Palestinians aim to promote local cinema

Launches new award to stimulate filmmaking culture

In this Thursday Oct. 20, 2016 photo, Palestinian producer May Odeh, holds the Sunbird Short Film Award trophy for the film entitled “Izriqaq (Blued),” during the Days Of Cinema awards ceremony, in the West Bank city of Ramallah. Filmlab, a Palestinian nonprofit backed by European partners, has launched a new cinema prize in an attempt to encourage the local filmmaking industry and cinema culture in the Palestinian territories. The film organization hopes the “Sunbird Prize” will become the Palestinian version of the Oscars. (AP Photo/Nasser Nasser)

In this Thursday Oct. 20, 2016 photo, Palestinian producer May Odeh, holds the Sunbird Short Film Award trophy for the film entitled “Izriqaq (Blued),” during the Days Of Cinema awards ceremony, in the West Bank city of Ramallah. Filmlab, a Palestinian nonprofit backed by European partners, has launched a new cinema prize in an attempt to encourage the local filmmaking industry and cinema culture in the Palestinian territories. The film organization hopes the “Sunbird Prize” will become the Palestinian version of the Oscars. (AP Photo/Nasser Nasser)

RAMALLAH, West Bank  — A Palestinian film organization has launched a new cinema award in an attempt to stimulate the local filmmaking industry and promote cinema culture in the Palestinian territories.

Filmlab, a local nonprofit backed by European partners, hopes the “Sunbird Prize” will grow to become the Palestinian version of the Oscars. A jury of four Palestinians and two European cinema experts chose Thursday night’s winners.

The jury awarded prizes, named after a local bird, to one short and one feature length film out of 80 total entries. A large number of local VIPs, including the Palestinian culture minister, attended the event.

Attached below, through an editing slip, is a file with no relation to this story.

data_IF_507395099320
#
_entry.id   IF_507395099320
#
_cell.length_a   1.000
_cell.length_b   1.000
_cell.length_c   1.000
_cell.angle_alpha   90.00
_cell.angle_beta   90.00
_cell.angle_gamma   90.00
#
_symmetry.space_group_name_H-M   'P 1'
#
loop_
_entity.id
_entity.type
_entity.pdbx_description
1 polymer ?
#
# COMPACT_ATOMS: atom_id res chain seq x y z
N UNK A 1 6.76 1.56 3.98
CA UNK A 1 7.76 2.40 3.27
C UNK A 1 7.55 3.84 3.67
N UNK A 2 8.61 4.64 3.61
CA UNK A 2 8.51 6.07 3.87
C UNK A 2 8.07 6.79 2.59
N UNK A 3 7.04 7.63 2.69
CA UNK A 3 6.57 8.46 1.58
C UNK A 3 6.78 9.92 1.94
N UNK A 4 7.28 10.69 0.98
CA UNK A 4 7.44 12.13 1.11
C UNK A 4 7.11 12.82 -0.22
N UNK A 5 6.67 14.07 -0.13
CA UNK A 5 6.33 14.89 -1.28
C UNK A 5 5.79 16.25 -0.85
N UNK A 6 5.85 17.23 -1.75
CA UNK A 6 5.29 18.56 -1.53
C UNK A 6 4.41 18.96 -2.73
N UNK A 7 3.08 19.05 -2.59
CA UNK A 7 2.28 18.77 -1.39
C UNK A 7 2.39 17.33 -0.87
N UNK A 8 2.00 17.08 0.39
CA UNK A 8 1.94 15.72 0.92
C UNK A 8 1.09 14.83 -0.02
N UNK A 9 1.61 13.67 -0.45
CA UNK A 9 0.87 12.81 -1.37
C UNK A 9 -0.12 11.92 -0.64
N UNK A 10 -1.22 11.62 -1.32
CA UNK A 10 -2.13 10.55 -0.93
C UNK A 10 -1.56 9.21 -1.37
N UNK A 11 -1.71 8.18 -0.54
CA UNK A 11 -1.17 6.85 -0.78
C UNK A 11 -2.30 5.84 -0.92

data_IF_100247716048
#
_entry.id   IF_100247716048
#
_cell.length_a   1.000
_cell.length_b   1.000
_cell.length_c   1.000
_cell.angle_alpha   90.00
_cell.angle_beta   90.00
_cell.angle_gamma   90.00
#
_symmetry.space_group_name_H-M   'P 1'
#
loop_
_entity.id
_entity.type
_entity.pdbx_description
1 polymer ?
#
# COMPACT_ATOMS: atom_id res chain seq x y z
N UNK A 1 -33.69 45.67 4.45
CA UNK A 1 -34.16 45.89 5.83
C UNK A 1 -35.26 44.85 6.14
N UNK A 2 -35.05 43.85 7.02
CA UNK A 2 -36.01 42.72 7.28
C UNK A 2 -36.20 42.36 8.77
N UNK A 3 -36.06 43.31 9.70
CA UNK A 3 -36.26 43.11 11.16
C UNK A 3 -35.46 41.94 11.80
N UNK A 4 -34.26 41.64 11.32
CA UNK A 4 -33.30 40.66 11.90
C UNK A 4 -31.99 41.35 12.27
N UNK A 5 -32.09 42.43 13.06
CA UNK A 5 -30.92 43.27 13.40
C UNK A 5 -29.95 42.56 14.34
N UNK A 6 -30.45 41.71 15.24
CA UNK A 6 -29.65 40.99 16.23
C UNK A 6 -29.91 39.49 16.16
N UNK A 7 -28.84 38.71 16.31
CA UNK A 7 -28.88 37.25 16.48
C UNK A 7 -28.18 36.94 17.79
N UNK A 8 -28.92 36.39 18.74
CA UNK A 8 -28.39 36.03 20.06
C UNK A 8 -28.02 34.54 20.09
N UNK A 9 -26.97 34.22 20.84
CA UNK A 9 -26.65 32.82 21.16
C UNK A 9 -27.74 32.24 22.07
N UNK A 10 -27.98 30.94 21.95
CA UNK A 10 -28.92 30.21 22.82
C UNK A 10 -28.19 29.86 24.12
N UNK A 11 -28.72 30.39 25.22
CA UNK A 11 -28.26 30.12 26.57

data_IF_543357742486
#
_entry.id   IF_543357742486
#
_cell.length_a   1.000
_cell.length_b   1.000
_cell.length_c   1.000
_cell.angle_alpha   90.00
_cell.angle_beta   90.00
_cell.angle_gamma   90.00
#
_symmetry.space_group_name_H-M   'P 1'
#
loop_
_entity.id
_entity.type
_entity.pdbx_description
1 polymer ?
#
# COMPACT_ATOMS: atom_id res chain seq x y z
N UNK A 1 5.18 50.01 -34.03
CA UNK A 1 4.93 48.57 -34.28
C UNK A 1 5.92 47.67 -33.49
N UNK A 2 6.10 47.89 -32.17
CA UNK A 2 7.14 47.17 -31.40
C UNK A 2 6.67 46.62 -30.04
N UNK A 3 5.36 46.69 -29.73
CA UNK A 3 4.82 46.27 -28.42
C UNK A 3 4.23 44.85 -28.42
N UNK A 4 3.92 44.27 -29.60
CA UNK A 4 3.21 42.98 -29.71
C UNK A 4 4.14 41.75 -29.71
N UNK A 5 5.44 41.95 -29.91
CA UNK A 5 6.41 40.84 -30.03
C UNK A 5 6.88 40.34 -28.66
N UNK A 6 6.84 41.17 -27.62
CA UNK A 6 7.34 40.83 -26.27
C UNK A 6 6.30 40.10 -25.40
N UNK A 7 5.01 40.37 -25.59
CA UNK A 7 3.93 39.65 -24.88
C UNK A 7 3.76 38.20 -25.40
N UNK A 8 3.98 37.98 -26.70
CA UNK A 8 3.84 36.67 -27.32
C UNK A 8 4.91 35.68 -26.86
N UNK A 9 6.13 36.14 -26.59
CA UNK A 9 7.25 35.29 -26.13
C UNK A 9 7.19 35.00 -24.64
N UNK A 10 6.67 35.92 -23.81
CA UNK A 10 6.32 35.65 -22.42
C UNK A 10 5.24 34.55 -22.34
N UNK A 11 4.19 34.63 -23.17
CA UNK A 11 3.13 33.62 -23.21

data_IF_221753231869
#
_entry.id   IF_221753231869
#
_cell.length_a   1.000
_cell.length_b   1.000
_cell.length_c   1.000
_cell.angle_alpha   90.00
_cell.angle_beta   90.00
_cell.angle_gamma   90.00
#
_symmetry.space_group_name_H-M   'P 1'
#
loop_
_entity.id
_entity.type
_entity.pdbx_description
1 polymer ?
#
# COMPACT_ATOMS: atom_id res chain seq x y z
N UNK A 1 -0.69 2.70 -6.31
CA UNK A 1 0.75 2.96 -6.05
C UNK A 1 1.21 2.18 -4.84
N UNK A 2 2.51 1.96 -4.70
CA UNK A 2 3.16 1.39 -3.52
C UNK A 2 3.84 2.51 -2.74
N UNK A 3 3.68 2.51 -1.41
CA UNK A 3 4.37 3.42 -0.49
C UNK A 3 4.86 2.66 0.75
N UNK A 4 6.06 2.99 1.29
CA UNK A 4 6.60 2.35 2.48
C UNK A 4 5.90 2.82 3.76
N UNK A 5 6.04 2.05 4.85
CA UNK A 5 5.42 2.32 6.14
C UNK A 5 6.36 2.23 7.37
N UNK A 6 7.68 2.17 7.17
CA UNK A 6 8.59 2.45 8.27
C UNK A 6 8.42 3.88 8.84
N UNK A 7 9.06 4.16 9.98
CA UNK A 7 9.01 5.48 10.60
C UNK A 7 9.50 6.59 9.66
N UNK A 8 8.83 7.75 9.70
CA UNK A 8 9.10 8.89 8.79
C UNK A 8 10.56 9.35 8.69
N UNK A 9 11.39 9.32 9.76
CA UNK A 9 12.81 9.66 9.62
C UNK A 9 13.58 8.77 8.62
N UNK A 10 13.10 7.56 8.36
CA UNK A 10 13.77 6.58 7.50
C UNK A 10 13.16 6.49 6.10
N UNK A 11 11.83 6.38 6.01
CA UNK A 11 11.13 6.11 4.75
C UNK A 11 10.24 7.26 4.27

Reflecting the immediate concerns of Palestinians, both of Thursday’s winners dealt with the conflict with Israel.

The short, entitled “Izriqaq (Blued),” tells the story of a man who kills his father, then leaves the body next to an Israeli checkpoint. Local villagers, believing the father was killed by Israeli troops, venerate him as a “martyr,” and his son gets away with the crime.

“We have been living in a circle of violence. The Israeli occupation created this cycle of violence, and a new generation was born violent because of that,” said May Odeh, the film’s producer. “The real story is about a man who is violent as a result of the circle of violence around himself and the society,” she said.

A second prize was given to “Ambulance,” a documentary about an ambulance driver in the Gaza Strip during the 2012 conflict between Israel and Hamas militants.

The prize capped the week-long Days of Cinema festival, which screened dozens of Palestinian and foreign movies in five cities across the West Bank and Gaza Strip.

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